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A garden in Caldwell has become a community effort to feed neighbors and community

Posted at 5:27 PM, Sep 18, 2023

CALDWELL — Over the summer a fruitful garden has been feeding not only a family year-round in Caldwell, but their neighborhood as well. The owners of the garden realized they had extra food and started putting free produce out on a table up for grabs.

"The garden is baring more than we can even handle," said Dawn Worley, owner of the shared stand.

But thanks to an extremely successful harvest this summer her family is fully covered and more. That's why she decided to give back to her neighbors by placing a table with free fruits and veggies for anyone in need.

"A lot of people are just very grateful that we are even doing this," said Worley.

Taking it a bit further Dawn decided to post on social media and allow her neighbors and all those in Caldwell to stop by and grab free produce. What she didn't expect is how her generosity would create a hub for the community to not only grab what they needed but also share what they had grown in their gardens as well.

"Probably once a week I get asked, can I bring something over and I'm like yes please do," said Worley.

She said she has lost count of how many people stop by and share their products and most of the time she has never met them in person.

"It's one of those ways for everybody to reach just beyond their families and help our community out," said Worley.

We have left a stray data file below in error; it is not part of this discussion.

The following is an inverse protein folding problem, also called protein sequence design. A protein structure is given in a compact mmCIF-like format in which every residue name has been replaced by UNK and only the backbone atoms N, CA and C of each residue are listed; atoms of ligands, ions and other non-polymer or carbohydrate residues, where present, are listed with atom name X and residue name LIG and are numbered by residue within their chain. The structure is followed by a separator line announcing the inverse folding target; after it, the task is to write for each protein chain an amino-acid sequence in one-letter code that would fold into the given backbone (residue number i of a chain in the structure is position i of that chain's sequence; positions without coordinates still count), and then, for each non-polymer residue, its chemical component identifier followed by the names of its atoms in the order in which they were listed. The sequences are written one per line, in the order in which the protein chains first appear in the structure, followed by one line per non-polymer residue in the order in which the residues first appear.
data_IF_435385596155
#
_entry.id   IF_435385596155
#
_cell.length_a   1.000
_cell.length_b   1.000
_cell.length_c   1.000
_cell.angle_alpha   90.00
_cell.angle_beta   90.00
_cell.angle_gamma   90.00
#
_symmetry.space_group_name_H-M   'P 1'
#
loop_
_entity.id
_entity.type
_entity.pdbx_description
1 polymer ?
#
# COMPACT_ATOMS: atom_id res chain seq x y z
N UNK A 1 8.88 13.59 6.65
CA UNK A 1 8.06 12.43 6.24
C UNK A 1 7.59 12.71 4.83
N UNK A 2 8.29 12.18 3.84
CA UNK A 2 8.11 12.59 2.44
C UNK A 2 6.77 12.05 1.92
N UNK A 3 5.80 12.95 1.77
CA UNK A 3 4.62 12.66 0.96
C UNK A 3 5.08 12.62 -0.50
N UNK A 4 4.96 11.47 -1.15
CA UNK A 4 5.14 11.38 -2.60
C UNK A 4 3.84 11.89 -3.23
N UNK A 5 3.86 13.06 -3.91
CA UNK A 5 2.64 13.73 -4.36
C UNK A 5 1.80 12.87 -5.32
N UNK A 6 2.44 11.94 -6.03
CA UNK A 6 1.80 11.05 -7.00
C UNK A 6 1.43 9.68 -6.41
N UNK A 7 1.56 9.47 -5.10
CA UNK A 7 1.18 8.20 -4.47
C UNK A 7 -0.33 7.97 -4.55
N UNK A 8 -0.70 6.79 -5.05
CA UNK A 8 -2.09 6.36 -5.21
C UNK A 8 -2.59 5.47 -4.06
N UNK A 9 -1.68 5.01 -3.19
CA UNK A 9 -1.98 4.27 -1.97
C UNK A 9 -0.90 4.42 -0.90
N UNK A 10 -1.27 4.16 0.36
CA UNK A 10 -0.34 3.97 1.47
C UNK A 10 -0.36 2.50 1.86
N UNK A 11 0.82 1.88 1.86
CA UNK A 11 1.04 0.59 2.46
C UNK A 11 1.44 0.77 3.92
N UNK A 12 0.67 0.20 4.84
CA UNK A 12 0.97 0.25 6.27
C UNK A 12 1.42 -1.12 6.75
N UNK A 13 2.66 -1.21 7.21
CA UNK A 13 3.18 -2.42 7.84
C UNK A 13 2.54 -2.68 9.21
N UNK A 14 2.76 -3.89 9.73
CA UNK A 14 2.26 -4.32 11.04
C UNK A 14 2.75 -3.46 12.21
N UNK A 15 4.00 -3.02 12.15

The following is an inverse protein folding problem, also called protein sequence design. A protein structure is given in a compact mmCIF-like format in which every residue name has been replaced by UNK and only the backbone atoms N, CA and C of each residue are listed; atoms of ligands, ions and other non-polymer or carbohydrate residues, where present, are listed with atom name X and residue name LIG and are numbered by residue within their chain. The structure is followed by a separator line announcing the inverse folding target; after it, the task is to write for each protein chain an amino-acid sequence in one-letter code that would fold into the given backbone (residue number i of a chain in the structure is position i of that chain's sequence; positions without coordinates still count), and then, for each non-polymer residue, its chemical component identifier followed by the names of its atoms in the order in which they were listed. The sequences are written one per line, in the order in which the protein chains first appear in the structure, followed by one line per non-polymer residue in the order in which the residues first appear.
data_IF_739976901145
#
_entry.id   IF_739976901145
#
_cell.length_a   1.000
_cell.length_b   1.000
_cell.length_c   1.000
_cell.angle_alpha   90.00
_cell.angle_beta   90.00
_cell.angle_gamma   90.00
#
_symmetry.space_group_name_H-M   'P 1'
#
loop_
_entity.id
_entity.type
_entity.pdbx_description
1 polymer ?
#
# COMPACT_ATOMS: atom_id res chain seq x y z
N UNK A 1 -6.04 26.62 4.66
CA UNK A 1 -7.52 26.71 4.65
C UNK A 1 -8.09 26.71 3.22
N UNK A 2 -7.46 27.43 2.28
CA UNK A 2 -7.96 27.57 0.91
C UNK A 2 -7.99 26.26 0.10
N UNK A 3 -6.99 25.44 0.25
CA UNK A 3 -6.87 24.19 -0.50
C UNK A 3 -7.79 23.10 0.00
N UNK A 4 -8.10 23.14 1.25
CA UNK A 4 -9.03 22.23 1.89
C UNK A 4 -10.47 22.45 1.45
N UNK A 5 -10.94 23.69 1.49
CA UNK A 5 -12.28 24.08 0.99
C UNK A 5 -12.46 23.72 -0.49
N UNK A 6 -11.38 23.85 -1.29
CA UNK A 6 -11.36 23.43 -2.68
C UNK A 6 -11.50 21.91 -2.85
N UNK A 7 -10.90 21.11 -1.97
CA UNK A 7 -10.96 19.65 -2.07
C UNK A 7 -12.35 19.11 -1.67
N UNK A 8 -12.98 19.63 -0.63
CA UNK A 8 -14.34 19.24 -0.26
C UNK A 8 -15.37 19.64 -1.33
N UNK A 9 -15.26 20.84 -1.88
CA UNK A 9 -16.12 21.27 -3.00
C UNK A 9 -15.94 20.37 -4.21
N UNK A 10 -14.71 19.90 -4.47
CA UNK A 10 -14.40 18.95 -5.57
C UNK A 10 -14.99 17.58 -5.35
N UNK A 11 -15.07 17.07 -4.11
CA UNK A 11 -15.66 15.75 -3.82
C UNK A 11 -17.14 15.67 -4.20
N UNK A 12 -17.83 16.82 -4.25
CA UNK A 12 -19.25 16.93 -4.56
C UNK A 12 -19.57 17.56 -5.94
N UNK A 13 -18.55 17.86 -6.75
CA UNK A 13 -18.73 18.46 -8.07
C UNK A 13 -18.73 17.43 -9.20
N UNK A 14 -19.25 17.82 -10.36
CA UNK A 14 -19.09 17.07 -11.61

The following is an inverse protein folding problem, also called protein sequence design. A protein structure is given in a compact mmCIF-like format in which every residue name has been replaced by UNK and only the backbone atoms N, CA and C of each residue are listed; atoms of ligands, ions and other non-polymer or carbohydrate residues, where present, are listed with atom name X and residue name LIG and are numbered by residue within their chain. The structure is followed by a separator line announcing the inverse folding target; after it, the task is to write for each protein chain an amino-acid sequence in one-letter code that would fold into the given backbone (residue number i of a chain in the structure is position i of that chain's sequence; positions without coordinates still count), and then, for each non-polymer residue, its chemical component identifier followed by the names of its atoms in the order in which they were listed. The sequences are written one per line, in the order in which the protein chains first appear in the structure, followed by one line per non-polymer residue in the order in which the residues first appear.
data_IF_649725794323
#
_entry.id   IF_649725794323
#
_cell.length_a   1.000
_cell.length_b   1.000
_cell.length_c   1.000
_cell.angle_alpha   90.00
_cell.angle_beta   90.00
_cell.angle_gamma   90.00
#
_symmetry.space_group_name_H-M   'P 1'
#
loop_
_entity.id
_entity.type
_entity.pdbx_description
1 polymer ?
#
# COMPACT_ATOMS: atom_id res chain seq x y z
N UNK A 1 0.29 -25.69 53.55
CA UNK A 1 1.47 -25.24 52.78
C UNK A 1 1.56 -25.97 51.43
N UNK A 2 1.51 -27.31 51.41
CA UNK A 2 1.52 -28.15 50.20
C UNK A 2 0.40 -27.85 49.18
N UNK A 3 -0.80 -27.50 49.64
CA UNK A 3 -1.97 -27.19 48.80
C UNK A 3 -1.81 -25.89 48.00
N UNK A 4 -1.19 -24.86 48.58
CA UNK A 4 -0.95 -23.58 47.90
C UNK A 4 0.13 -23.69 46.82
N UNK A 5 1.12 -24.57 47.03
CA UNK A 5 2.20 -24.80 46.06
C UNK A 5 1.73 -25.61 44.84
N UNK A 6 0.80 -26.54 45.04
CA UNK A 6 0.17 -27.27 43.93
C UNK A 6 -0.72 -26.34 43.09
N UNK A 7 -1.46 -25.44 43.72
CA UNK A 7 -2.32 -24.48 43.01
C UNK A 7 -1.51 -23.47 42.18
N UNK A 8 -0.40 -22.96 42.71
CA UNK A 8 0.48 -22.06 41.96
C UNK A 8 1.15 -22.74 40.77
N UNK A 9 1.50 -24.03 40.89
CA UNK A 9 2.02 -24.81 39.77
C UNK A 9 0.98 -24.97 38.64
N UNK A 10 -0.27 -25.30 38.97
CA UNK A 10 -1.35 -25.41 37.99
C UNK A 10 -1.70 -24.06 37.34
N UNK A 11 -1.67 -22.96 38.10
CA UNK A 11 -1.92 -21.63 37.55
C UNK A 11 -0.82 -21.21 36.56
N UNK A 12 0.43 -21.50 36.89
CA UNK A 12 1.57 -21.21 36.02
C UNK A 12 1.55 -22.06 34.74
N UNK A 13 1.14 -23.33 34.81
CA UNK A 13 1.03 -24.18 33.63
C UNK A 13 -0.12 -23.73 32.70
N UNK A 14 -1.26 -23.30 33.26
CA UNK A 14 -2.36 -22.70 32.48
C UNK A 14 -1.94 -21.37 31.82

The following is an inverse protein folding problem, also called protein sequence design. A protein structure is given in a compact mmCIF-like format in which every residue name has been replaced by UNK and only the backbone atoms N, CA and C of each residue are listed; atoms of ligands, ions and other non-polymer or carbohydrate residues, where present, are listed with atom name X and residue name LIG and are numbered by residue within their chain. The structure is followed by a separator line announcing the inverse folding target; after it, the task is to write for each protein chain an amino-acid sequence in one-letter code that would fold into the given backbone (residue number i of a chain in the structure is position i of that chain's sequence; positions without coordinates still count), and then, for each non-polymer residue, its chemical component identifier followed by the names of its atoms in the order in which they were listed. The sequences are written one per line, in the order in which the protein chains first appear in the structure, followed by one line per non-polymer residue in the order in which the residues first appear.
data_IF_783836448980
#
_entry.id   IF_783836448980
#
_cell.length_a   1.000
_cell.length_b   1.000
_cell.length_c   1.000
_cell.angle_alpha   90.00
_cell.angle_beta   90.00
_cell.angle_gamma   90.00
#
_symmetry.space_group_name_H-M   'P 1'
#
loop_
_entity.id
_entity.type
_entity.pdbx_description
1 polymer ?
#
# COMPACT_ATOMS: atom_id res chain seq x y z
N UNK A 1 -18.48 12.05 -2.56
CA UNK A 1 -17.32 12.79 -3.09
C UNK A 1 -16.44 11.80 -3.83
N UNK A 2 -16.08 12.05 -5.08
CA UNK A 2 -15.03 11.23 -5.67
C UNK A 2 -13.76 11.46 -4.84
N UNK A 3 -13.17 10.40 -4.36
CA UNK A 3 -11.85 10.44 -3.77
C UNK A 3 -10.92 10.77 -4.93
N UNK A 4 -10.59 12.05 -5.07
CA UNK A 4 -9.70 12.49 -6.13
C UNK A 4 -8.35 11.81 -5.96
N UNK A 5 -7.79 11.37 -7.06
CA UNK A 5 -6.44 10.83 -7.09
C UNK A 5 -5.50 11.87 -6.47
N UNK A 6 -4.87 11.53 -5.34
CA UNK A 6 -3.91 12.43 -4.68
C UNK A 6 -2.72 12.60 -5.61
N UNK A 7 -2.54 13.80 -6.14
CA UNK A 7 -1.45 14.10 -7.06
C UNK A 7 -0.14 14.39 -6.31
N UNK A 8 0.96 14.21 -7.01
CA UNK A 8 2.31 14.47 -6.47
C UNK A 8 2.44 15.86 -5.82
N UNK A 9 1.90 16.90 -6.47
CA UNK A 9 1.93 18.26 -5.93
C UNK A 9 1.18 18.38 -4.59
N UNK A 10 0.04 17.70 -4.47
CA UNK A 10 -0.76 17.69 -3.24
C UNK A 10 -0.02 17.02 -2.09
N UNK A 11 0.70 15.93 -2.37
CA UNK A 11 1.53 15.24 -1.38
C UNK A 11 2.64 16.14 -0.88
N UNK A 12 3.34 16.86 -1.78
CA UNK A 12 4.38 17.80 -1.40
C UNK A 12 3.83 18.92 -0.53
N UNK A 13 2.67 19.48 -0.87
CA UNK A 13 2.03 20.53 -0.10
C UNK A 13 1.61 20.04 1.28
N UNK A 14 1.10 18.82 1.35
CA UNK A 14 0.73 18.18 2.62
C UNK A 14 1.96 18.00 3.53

While she does take donations and says she will be using it for next year's seeds she doesn't want anything in exchange.

Dawn tells Idaho News 6 it's about making sure her community is cared for with something she can easily do from her garden.

According to Feeding America Canyon County reported 19,000 people being food insecure, that's more than 8.4% of the population.

"Some are embarrassed to go to the food banks, or ask people for help so this is a great way for them to come and get what they need," said Worley.

Her first post on social media about the free products got over 300 likes and comments, the community being fully supportive of her shared stand.

"That's really what it was about, no profit wanted it, the gratitude of them getting what they needed and us getting rid of something that we can use," said Worley.

Dawn says she will continue to place items on her stand as long as her garden allows her to and will allow anybody to drop off or take produce as needed.

You can visit The Shared Stand Facebook page where Dawn shared the days that the stand is full of produce.